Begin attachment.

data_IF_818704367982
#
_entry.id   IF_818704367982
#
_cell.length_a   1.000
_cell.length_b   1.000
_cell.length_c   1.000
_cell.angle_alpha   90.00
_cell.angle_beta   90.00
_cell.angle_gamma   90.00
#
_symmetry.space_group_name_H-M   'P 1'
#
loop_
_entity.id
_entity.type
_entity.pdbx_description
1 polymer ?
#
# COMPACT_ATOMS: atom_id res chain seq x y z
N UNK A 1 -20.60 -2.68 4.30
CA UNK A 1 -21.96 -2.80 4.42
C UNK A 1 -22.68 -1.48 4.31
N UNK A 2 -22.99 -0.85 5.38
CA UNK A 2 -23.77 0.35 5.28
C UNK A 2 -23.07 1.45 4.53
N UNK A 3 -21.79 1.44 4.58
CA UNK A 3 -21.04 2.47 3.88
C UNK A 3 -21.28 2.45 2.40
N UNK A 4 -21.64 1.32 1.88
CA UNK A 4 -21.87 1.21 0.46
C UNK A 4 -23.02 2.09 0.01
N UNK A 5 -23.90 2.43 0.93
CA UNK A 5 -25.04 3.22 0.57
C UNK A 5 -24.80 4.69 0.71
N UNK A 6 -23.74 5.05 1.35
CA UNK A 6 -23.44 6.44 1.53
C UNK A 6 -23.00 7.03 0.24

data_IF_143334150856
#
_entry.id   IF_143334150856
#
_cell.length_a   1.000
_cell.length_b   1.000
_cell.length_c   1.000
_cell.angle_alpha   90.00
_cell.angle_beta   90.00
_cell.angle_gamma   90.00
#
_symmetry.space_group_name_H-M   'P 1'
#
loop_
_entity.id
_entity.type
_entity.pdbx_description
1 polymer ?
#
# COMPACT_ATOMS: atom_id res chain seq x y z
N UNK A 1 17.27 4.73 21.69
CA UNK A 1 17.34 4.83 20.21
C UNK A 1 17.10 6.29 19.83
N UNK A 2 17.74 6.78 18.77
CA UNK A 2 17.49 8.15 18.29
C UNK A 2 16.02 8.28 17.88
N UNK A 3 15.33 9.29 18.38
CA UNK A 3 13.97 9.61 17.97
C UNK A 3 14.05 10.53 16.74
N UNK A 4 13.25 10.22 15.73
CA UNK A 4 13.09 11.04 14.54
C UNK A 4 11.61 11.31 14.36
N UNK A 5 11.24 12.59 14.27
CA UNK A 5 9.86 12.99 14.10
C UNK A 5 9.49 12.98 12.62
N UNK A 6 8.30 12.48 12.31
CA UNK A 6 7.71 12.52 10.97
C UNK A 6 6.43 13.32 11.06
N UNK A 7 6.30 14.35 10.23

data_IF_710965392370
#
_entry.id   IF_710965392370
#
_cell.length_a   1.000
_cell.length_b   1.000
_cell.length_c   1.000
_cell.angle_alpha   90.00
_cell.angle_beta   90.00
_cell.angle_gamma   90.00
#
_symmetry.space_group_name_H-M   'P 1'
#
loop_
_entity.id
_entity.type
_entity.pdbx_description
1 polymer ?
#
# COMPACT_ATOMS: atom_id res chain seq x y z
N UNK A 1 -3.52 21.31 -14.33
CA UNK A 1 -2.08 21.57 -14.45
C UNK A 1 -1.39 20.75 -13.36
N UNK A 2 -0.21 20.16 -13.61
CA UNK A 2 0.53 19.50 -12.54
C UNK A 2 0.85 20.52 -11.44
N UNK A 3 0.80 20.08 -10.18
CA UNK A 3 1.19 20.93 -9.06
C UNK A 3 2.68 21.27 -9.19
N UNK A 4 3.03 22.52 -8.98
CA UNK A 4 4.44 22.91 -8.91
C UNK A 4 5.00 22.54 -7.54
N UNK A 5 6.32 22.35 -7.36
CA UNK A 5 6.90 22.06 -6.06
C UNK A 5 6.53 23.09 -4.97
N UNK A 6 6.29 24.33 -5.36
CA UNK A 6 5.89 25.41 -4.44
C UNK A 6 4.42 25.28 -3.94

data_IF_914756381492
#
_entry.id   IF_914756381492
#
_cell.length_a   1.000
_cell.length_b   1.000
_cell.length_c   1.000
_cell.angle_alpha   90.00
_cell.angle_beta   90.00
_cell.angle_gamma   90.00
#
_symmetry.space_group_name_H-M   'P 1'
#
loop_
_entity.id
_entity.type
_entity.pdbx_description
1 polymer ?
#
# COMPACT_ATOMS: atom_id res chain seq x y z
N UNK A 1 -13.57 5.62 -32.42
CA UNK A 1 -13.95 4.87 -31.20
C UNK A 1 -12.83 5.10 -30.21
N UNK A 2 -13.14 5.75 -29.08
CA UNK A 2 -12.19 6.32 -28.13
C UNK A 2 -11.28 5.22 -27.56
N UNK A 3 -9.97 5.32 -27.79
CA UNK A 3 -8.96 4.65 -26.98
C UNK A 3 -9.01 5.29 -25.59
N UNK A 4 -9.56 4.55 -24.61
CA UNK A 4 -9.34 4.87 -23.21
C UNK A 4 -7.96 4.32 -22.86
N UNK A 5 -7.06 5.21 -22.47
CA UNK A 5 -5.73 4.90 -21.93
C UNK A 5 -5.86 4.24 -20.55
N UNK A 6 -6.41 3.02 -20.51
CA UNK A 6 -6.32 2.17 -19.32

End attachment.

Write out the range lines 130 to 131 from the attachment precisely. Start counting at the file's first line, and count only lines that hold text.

_entity.id
_entity.type